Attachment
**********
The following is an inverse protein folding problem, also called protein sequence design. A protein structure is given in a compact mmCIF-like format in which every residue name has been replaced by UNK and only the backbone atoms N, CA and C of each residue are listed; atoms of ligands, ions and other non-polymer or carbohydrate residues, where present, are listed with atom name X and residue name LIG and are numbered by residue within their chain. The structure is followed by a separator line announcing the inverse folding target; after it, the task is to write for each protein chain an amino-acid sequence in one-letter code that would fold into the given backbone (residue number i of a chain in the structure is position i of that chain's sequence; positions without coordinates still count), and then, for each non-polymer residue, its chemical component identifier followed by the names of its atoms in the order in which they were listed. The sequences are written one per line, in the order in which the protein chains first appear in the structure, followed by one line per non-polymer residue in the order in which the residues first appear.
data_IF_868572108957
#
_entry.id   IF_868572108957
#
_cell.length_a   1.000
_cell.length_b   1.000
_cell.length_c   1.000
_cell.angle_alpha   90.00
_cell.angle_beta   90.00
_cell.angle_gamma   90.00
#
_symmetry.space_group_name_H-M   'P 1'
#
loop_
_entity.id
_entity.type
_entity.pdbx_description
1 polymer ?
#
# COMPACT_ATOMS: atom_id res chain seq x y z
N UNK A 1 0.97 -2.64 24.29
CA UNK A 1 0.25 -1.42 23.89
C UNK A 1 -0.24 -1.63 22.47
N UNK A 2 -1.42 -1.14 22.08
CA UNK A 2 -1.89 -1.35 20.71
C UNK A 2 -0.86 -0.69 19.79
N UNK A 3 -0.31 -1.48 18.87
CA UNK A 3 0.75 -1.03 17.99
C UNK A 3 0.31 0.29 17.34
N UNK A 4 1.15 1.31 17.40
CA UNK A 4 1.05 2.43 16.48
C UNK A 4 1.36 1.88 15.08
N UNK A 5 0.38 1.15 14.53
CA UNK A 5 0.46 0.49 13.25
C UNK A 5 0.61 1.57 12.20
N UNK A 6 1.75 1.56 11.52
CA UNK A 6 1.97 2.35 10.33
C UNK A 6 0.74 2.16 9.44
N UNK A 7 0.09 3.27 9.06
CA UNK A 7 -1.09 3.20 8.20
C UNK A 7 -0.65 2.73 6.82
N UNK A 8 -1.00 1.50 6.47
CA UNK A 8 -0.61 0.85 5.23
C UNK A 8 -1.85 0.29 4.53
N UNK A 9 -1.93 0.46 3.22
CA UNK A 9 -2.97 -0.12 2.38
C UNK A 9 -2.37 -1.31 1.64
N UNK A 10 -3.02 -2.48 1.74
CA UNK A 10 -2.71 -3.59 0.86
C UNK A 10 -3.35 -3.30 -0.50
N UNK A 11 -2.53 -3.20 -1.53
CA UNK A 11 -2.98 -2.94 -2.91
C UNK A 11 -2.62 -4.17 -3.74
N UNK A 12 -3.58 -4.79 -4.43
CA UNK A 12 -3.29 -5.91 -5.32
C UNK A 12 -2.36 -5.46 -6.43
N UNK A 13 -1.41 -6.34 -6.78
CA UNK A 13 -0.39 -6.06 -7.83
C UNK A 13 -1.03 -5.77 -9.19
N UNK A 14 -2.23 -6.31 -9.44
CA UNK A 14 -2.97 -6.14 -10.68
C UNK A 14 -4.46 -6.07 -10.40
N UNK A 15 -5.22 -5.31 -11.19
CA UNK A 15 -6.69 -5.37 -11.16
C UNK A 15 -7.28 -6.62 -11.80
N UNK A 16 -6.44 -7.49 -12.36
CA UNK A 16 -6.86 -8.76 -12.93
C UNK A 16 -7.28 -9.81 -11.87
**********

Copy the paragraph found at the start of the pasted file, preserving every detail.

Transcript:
The following is an inverse protein folding problem, also called protein sequence design. A protein structure is given in a compact mmCIF-like format in which every residue name has been replaced by UNK and only the backbone atoms N, CA and C of each residue are listed; atoms of ligands, ions and other non-polymer or carbohydrate residues, where present, are listed with atom name X and residue name LIG and are numbered by residue within their chain. The structure is followed by a separator line announcing the inverse folding target; after it, the task is to write for each protein chain an amino-acid sequence in one-letter code that would fold into the given backbone (residue number i of a chain in the structure is position i of that chain's sequence; positions without coordinates still count), and then, for each non-polymer residue, its chemical component identifier followed by the names of its atoms in the order in which they were listed. The sequences are written one per line, in the order in which the protein chains first appear in the structure, followed by one line per non-polymer residue in the order in which the residues first appear.